I'd never been much of a fan of the brilliant and prolific, combative and witty ex-pat Brit. He just wasn't my thing. Not until he died and left
behind a stunning little book called Mortality. Plowing through the final pages of this slim yet potent book, I found myself teary-eyed and awed by the man's undeterred devotion to his craft--a reader, thinker, and writer to the last breath.
Though doomed by cancer, Hitchens strived to avoid "sentimentality and self-pity." As he grew sicker and weaker, he kept doing what he'd always done: sharing himself, his brash opinions and his sharp intellect, on the page. The result is a book that's, yes, sad, but surprisingly uplifting and hopeful. And funny. ("In Tumorville," says Hitchens."You may expire from sheer advice.")
Dying and death as narrative. It's as old as storytelling itself. Shakespeare thrived on it. Over the past year, we've seen some refreshing and quite beautiful examples of the end-of-life storyline--"last chapter" books, if you will. Such books manage to find humor, love, and absurdity in an otherwise gloomy place.
In his fantastic The End of Your Life Book Club (Amazon's top Best Book of the Month pick for October), Will Schwalbe shares the story of the two-person book club he created with his relentless and loveable mother when she was diagnosed with cancer. Alex Witchel's All Gone is the bittersweet account of the gradual loss of her mother to dementia, and Witchel's efforts to sustain their relationship by cooking the comfort-food meals of her childhood. Though we know where both stories are headed, we fiercely root for the apparently fated characters.
One reason such books, when done well, are so valuable is they help us confront the uncomfortable inevitability of our lives, and the lives of those we love. I also find it remarkable that Schwalbe and Witchel, by sharing their mothers' lives on the page, have kept them alive. Joan Didion achieved something similar in The Year of Magical Thinking, as does my former colleague Leslie Brody, who writes about the loss of her husband in the forthcoming The Last Kiss: A True Story of Love, Joy and Loss. Leslie and I worked at The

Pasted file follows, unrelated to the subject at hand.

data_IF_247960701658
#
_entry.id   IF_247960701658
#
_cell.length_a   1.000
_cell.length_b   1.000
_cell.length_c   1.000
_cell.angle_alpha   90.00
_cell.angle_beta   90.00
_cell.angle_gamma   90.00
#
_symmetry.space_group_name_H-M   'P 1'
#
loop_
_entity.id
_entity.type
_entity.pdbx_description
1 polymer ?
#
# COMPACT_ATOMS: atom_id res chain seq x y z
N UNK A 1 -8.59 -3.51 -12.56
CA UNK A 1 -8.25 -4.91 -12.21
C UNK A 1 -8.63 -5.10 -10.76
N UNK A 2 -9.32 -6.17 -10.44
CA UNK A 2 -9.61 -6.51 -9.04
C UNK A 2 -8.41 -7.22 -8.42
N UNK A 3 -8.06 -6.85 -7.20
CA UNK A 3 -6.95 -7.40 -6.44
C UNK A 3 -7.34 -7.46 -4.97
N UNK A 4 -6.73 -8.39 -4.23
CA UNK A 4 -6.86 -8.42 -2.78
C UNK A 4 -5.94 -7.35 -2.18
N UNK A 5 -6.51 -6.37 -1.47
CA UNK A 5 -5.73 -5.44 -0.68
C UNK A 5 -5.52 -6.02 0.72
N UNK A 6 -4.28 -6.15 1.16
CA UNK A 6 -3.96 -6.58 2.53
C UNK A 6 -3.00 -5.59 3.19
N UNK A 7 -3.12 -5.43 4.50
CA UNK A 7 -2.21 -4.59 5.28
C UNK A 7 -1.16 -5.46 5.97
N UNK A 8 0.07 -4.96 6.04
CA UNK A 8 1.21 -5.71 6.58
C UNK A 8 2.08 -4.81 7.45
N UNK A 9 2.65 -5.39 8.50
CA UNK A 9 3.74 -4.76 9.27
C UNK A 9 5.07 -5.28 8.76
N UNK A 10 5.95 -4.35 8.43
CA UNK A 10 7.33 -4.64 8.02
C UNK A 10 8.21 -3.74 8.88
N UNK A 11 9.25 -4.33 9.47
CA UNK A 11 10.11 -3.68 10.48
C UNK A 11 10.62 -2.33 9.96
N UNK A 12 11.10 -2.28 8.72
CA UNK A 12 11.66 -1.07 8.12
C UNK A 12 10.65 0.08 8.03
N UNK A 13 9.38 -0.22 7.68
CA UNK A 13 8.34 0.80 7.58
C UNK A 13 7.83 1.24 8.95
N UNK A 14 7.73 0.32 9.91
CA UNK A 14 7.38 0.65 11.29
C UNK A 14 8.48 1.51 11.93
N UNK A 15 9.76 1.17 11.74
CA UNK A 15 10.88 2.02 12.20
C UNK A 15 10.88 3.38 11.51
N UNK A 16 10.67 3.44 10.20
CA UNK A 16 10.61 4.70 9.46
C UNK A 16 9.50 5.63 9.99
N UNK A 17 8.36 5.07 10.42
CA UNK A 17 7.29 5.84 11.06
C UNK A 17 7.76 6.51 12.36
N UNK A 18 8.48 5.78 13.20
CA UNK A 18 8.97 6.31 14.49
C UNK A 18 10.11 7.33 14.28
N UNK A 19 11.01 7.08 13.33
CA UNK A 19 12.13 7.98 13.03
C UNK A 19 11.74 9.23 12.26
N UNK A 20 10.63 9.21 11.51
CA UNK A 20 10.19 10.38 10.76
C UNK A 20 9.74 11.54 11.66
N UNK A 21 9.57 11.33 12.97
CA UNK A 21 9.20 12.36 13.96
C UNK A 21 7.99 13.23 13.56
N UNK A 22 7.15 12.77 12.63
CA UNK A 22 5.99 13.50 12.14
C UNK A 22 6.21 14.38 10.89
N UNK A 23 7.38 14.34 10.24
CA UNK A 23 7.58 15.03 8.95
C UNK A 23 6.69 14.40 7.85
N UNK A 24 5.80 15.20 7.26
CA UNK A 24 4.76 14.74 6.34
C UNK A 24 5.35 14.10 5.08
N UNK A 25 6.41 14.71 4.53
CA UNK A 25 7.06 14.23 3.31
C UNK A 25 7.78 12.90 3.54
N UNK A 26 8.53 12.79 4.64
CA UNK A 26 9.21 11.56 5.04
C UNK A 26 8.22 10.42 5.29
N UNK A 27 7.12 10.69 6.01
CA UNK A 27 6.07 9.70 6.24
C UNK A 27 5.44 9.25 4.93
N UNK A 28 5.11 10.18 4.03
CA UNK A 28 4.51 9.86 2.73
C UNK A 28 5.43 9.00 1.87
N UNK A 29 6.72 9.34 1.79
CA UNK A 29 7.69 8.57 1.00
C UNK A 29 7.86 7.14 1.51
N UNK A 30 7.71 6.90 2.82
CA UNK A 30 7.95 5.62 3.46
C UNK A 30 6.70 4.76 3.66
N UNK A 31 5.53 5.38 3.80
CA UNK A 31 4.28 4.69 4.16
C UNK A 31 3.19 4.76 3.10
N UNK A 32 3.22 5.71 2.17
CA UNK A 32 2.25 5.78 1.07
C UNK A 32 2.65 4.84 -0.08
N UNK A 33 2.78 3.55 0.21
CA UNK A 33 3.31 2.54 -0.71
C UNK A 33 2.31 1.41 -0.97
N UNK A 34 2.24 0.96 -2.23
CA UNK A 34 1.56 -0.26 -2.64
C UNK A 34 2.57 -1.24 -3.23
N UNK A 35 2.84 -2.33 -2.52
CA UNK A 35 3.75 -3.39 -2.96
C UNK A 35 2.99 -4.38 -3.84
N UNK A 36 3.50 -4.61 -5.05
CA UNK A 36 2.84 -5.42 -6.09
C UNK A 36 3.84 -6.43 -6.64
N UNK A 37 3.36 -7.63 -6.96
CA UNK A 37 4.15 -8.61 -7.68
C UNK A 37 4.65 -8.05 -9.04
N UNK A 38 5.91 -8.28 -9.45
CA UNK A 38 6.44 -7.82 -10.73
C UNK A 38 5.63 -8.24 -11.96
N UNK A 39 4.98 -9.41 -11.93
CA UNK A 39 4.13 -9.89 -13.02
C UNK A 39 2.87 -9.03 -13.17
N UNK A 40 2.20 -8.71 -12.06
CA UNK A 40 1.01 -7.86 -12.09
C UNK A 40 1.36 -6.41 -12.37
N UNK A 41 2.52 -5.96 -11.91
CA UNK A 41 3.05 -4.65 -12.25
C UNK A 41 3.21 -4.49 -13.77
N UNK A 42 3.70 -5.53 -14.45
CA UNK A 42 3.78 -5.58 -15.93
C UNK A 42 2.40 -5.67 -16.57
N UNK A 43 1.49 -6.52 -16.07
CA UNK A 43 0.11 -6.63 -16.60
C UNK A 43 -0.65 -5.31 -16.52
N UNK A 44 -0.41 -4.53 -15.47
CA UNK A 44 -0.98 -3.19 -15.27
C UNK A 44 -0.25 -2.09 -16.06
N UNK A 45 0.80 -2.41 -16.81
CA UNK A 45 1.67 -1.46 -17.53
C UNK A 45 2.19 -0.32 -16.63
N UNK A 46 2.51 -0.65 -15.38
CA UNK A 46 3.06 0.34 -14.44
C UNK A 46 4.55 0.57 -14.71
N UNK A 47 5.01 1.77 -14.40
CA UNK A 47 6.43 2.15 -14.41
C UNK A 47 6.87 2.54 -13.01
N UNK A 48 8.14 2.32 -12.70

Bergen Record newspaper in the 1990s, and her husband, Eliot Pinsley, was
my editor. Her book is the heartbreaking story about making the most of their
final months together, as a couple and a family, as Eliot was dying of cancer.
Twenty years ago, I might've found such books depressing. Now, in my forties, I find them powerful and strangely inspiring. Most of us have experienced loss: my sister died many years ago, my mother five years ago, my father-in-law two years ago. And, sorry, but we all know that we're headed in the same direction. Everyone must face the unavoidable end of their own story, the dying of their light.
When I read about those who shined throughout the last chapters of their life--who confronted hardship with poise and vigor, who aged and died well and did "not go gentle into that good night" (Thomas again)--it gives me a
sense of hope, a belief that the pages keep turning and the story keeps changing
and a happy ending is indeed possible.
- Mortality, Christopher Hitchens
- The End of Your Life Book Club, Will Schwalbe
- All Gone: A memoir of My Mother's Dementia, With Refreshments, Alex Witchel
- The Year of Magical Thinking, Joan Didion
- The Last Kiss: A True Story of
Love, Joy and Loss, Leslie Brody
More Last Chapter Books:
- The Fault in Our Stars, John Green
- How We Die: Reflections of Life's Final Chapter, Sherwin Nuland
- Everyman, Philip
- Tuesdays With Morrie, Mitch Albom
- The Last Lecture, Randy Pausch